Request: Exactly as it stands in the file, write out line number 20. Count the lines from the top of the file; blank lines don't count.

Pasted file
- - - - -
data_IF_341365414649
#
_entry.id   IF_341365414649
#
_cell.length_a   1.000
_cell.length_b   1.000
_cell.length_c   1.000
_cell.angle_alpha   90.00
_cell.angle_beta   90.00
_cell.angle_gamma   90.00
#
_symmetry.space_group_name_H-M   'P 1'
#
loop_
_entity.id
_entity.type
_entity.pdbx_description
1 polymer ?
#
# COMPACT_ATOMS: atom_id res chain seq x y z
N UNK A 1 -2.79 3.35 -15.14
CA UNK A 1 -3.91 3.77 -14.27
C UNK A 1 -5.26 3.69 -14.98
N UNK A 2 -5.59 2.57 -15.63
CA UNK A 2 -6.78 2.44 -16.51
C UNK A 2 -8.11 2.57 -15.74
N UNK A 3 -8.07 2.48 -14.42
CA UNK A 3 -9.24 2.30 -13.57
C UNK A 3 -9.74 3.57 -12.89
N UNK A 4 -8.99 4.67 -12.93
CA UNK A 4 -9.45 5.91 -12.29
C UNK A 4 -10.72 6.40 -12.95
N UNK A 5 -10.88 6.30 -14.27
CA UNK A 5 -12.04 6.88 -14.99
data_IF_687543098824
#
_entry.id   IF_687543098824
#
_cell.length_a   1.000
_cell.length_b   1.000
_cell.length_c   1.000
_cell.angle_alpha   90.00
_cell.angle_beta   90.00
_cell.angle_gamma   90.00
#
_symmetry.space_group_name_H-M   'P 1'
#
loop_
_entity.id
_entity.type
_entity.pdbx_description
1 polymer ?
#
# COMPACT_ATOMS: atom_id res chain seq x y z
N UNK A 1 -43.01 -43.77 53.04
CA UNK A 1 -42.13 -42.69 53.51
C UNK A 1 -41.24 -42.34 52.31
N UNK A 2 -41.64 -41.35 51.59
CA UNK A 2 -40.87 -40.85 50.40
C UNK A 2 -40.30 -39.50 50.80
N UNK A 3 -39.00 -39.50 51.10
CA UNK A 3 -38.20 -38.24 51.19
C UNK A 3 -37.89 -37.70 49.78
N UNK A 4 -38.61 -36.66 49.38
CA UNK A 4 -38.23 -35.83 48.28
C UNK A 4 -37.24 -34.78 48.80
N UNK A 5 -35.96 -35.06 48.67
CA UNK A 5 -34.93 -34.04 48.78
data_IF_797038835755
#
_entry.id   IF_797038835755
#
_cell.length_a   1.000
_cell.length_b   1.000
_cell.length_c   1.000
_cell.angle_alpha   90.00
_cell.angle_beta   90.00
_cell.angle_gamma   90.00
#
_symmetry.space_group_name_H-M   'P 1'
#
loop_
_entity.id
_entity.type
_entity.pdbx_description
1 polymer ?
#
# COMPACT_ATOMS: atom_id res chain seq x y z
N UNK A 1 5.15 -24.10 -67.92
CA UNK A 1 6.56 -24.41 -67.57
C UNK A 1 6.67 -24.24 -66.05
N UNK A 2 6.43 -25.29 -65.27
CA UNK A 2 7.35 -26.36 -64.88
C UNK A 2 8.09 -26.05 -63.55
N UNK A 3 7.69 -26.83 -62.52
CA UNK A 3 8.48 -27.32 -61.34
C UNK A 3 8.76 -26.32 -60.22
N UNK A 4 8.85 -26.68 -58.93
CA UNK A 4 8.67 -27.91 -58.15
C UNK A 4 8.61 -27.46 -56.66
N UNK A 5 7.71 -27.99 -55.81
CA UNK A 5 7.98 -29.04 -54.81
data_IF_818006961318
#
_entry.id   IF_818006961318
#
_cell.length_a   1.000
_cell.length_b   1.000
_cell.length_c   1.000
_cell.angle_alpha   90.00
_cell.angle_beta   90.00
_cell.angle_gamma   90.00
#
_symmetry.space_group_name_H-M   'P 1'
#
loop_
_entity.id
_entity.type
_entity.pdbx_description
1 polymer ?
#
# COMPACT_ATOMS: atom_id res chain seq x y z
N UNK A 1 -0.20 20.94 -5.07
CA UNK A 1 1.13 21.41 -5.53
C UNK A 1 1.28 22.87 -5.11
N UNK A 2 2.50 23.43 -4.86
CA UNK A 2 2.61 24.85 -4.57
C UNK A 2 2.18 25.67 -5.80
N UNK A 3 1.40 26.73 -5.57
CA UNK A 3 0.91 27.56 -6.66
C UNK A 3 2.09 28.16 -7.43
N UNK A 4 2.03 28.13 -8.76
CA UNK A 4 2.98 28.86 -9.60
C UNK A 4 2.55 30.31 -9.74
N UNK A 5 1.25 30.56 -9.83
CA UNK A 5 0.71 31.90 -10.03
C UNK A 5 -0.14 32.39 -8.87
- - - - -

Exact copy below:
# COMPACT_ATOMS: atom_id res chain seq x y z